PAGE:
REENFIELD — In the morning, one congregation takes Communion with grape juice in individual cups. In the afternoon, another dips wafers into or drinks from a common chalice of wine.

In one service, the table on stage is largely decorative. In another, it’s the altar.

Both congregations worship at South and Pennsylvania streets. And since First Presbyterian Church recently opened its doors to the Anglican Church of the Holy Spirit, the churches have chosen to focus more on what they have in common than on what is different between them.

The Anglican church has been meeting in First Presbyterian’s building at 116 W. South St. since Jan. 4. Before that, the congregation met at Chapel in the Park in Riley Park. It was a nice setting, but sometimes it was hard to find the right time slot.

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The Rev. Father Todd Bragg was serving another parish when he became priest at Holy Spirit. At 9:30 a.m. Sundays, he celebrates Mass at St. Margaret Anglican Church, which meets in the Chapel at Marquette Manor retirement community on Township Line Road in Indianapolis. That meant his parish in Greenfield needed an afternoon worship time.

The Chapel in the Park, on the other hand, is the site of various events, including monthly Hancock County Historical Society meetings Sunday afternoons. Sometimes Holy Spirit had to meet at a different time, sometimes on Saturday night.

Bragg said the setting was beautiful, and people were nice to the church; but amid the time switches, the congregation was looking for something more stable.

The feeling was mutual with the Hancock County Historical Society, President Brigette Jones said, adding that the organization would welcome another church tenant in the chapel.

“We were very happy with the Anglican church, but they lost their (earlier) priest and could no longer meet on Sunday mornings,” Jones said in an email. “We were having to bump their services due to our meetings and weddings, which wasn’t conducive to them growing their church.”

Holy Spirit Anglican Church approached First Presbyterian Church. Some of its members had worshiped there in 2008, when an Anglican church was getting started in Greenfield. That was before Bragg’s tenure and before that of the Rev. Patricia Reid, pastor of First Presbyterian. But each had heard that “there had been that relationship in the past, and that had worked well,” Reid said.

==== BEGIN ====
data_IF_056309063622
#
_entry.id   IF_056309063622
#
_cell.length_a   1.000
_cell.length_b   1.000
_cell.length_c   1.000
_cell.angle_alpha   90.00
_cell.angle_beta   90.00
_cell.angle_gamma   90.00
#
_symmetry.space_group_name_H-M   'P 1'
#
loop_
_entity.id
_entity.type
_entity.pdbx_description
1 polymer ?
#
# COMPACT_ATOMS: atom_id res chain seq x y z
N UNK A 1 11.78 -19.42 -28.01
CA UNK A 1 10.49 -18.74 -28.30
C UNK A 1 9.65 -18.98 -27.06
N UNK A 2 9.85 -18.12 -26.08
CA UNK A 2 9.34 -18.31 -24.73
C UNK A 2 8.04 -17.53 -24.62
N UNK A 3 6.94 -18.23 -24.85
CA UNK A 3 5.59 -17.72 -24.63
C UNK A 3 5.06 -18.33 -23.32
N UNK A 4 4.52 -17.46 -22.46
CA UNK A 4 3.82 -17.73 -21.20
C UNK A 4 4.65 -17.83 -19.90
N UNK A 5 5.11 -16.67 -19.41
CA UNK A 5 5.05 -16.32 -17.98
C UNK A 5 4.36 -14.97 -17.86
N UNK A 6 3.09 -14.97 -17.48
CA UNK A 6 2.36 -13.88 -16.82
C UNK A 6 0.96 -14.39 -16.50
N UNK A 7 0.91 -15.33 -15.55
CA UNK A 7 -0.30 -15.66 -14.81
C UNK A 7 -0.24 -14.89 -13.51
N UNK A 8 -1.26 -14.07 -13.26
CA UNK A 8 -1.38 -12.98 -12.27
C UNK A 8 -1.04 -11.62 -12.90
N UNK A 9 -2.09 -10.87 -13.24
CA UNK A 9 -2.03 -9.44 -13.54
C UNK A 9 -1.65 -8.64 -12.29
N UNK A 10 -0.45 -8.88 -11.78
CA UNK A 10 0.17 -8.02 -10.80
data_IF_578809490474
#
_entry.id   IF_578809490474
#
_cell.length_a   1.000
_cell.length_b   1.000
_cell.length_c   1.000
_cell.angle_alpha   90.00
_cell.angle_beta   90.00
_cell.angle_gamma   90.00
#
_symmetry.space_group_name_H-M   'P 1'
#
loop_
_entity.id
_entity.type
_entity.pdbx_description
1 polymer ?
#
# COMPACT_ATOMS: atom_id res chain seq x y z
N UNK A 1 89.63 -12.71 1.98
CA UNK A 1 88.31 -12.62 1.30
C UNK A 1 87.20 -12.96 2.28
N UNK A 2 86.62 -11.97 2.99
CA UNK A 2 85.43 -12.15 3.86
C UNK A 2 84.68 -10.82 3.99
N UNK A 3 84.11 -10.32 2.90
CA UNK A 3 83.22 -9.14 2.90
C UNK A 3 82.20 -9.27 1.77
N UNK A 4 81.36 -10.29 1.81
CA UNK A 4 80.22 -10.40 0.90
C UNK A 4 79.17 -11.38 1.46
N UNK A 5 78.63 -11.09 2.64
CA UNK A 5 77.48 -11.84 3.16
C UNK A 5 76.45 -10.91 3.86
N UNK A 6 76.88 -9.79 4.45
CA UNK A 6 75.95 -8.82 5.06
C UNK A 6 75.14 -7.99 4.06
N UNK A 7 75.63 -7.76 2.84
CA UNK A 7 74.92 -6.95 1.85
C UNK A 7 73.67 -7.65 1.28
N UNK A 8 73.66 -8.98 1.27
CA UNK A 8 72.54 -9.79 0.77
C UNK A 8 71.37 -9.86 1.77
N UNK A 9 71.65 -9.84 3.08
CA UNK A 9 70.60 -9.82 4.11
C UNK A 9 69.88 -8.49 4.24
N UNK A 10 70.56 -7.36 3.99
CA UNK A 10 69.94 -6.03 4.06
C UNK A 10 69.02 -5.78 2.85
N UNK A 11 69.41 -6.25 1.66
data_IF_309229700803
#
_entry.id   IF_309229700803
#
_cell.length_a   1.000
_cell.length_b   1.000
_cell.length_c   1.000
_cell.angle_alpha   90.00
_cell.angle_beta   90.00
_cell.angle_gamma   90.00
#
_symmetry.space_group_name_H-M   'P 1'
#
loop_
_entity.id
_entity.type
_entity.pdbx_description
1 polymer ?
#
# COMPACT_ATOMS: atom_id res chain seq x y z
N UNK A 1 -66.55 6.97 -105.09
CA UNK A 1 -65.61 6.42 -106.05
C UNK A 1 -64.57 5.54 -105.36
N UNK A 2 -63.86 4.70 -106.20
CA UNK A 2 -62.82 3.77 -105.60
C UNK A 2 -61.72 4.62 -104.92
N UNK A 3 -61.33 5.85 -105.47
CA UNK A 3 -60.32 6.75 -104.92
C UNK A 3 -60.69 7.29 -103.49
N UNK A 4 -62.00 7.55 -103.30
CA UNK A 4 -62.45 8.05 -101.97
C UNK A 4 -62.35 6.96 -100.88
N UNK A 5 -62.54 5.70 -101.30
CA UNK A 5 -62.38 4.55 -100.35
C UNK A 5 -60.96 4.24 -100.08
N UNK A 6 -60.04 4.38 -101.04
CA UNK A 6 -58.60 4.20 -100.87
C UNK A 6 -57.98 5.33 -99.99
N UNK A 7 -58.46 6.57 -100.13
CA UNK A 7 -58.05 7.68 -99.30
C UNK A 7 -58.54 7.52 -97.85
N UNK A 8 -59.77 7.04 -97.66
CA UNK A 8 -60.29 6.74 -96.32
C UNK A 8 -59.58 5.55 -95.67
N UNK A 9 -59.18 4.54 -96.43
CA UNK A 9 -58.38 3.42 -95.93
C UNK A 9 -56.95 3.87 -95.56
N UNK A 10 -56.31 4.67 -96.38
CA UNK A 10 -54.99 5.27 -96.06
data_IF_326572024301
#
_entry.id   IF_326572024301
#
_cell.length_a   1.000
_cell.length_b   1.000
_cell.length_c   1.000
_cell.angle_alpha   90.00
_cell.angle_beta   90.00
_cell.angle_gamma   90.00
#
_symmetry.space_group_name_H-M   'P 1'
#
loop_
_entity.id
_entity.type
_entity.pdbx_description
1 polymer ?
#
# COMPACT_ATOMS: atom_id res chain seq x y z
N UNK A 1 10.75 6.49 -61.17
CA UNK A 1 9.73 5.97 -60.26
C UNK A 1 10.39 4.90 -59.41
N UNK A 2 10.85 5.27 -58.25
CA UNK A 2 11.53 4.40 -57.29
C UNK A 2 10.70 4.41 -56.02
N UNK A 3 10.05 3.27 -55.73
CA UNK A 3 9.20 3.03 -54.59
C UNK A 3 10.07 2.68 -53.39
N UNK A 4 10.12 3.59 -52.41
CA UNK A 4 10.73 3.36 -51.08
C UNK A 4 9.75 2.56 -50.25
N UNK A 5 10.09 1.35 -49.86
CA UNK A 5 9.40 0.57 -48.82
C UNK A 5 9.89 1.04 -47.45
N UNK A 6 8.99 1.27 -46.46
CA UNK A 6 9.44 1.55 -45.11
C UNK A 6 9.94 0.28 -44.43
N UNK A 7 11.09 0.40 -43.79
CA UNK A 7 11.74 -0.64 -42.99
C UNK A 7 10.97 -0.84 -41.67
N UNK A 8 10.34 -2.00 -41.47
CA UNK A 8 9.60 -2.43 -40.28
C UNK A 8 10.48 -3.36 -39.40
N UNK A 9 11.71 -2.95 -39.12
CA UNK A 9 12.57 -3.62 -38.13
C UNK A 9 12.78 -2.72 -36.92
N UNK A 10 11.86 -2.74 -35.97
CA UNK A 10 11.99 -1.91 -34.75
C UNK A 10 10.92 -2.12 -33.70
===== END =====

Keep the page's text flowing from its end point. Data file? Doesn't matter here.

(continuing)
So when the request came, Reid took it to her church’s governing board.

“There was not a negative comment at all,” she said. “Nobody had a single negative thing to say.”

Neither does the Holy Spirit congregation.

“The building is really in an excellent location in Greenfield,” Holy Spirit member Becky Smoot said. “We decided we just love this Presbyterian church. It’s got all the amenities, including the elevator,” which is helpful for some of her fellow parishioners, and a large kitchen downstairs.

For that access, the Anglican congregation pays the same price it did at Chapel in the Park, $50 a service, which Smoot said is very reasonable “when it comes with organs and everything you need.”

“It helps them maintain this beautiful building, and it’s very cost-effective for us,” Smoot said.

First Presbyterian Church worships at 10:30 a.m. Sundays. Afterward, members pick up stray bulletins and try to be good hosts. Holy Spirit Anglican Church worships at 1 p.m. Afterward, its members put things back where they found them and lock up, trying to be good guests.

Now that they worship under one roof, the congregations plan to organize some joint events.

For example, next week a joint Ash Wednesday service will be conducted at 7 p.m. Fr. Todd Bragg will preach on a verse from 2 Corinthians: “In the time of my favor, I heard you, and in the day of my salvation, I helped you.”

Reid said it’s remarkable that the churches can conduct joint events because, in some aspects of their theology and church government, “we’re miles apart.”

For example, Holy Spirit is part of the Anglican Church in America, which does not ordain women as priests.

Nevertheless, she and Bragg will serve Communion together on Maundy Thursday.

“I’m really excited about that,” she said.

Though there are differences between the churches, both clergy members said they are interested in focusing on what their churches have in common.

“In some ways we’re different, but in other ways we’re very much similar,” Bragg said.

For example, both believe “Christ came to bring us salvation and forgiveness of sins,” Reid said, and Bragg nodded.

“We are joining together, despite any differences we may have,” Bragg said. “As our Lord says, ‘That they may be one.’”

Reid also referred to Jesus’ prayer in the Garden of Gethsemane, as recorded in the 17th chapter of the Gospel of John.

“Christ prayed that we might all be one,” she said. “I am overjoyed at this step.”